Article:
My Side of The Mountain

My Side of The Mountain


I have memories of running away from home at least two times as a child.

The first was somewhere around 2nd and 3rd grade. My memory involves a sunny day, a backpack, saltines crackers and making it as far as the golf course just outside my neighborhood.

The second was in 4th grade and I walked over to the woods in a park close to my house and found some brush to camp out in.  When I returned later that afternoon, no one knew I’d even been gone.

There was also that time I moved my entire bed and most of my bedroom into my walk-in closet (you can do that in those old houses). It didn’t last long before my dad vetoed it with authority saying that it was a “fire hazard”.  He was big on that, using it several times when he didn’t like the condition of my room.

My need for space (open or confined) may have been a reaction to things going on in my family’s life at the time or simply normal childhood behavior, I am not sure. As the adult child of an alcoholic, I don’t do so well in knowing what is normal or not.

On our trip to the Washington coast for Thanksgiving, we visited the Big Cedar Tree, close to Kalaloch Beach.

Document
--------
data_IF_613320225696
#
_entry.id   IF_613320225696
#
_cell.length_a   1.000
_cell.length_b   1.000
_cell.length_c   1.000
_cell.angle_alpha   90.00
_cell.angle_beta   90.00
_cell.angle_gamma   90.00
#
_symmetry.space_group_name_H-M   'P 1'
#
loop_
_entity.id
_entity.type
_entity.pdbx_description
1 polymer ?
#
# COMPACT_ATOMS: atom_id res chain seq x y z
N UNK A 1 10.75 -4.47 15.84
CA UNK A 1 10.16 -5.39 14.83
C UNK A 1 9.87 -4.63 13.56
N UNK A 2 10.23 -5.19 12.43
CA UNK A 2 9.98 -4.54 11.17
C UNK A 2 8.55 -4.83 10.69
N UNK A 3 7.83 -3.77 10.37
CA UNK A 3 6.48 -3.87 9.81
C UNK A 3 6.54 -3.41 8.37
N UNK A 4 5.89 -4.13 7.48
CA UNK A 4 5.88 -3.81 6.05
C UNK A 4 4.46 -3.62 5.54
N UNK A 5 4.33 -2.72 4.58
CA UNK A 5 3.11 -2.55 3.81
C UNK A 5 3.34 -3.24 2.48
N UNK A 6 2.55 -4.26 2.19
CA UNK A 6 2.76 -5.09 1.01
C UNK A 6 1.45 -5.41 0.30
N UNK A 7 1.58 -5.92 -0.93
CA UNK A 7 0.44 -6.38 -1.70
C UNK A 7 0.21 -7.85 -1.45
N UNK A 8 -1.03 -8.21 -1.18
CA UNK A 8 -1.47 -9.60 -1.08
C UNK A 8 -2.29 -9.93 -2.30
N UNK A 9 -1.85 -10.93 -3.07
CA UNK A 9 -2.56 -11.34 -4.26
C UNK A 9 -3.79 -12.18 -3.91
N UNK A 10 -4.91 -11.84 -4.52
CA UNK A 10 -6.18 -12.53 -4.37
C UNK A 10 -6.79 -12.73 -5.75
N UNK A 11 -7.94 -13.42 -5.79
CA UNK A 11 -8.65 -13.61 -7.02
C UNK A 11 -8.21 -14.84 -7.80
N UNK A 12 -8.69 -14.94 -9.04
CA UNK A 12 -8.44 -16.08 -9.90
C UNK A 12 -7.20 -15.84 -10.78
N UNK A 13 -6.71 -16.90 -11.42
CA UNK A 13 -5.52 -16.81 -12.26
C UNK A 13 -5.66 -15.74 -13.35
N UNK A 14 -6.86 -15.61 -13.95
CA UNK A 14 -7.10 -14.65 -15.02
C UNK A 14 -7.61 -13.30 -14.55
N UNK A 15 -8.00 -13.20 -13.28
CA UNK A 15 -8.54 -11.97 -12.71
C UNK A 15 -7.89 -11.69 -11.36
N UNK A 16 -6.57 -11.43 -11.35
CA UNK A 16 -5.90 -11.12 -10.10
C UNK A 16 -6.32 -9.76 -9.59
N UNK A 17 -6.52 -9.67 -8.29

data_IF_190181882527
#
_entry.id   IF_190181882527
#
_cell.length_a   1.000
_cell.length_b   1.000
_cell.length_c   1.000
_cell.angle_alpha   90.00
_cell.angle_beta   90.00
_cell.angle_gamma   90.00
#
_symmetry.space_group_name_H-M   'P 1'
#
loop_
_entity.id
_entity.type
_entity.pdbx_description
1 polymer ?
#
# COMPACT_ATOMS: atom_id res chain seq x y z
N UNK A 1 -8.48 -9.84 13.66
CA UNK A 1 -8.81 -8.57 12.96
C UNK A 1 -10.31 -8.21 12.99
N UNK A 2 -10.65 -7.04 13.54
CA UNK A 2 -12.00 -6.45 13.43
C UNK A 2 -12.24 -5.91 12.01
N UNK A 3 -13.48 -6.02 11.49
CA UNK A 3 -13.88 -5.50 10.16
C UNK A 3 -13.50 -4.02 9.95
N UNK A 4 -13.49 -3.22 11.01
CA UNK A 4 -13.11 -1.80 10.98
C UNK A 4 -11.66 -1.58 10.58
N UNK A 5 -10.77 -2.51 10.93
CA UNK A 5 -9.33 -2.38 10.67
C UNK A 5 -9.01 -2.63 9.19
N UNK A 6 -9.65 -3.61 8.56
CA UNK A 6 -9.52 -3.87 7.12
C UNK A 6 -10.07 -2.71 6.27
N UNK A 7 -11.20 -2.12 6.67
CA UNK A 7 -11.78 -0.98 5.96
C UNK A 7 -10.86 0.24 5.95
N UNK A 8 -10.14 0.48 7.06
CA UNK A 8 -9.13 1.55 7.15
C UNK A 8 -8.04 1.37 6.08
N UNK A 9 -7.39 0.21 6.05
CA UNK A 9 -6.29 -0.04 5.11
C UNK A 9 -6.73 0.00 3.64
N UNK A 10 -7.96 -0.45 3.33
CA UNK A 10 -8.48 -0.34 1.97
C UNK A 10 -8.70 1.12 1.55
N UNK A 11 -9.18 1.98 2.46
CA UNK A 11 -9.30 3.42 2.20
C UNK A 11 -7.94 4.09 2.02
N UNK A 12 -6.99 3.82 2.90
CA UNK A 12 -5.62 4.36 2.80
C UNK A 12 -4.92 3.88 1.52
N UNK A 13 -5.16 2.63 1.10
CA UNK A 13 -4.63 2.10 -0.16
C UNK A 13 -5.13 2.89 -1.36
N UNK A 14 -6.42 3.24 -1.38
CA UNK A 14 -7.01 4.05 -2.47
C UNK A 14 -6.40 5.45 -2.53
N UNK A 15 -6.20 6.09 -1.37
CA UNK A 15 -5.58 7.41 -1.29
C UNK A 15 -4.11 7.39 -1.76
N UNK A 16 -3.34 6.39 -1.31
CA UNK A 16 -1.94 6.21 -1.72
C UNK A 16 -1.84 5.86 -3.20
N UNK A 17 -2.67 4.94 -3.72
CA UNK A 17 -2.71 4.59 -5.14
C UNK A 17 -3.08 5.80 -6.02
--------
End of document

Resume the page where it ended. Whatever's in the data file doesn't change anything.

I was once again reminded about one of my favorite books as a child, My Side of The Mountain. It is the tale of a 15 year old boy who runs away from New York City to live in the Catskill Mountains. He lived in a hollowed out Hemlock during his adventure.

Standing in the hollow of that big tree, I remember when I was younger thinking about how wonderful that life would be.

In 4th grade, we had a project to build something.  I can’t recall the theme (maybe a book report?) but I made a bow and arrow out of branches from the willow tree in our backyard.

And I wonder if there has always part of me that has longed to live in the wilderness and be a part of the land. To runaway. Is there a longing in all of us?

Wanting to connect with the story again, I reread it recently. I even watched the movie, circa 1969.

The studying of the plants and animals, learning and problem solving, solitude and self reliance. Things I still enjoy to this day.

And of course, like in the book, the realization that although we may long for solitude we are also called to companionship.

I have not outgrown my childhood urges to run away, I must admit. Whether it is work, relationships or life in general, there are times when I just want to say –screw this- and walk away.  Hike away

But I always come back.  I am designed to be in communion with others.

Life is hard, but the joy of the presence of others outweighs the temporary peace of their absence.

Every time.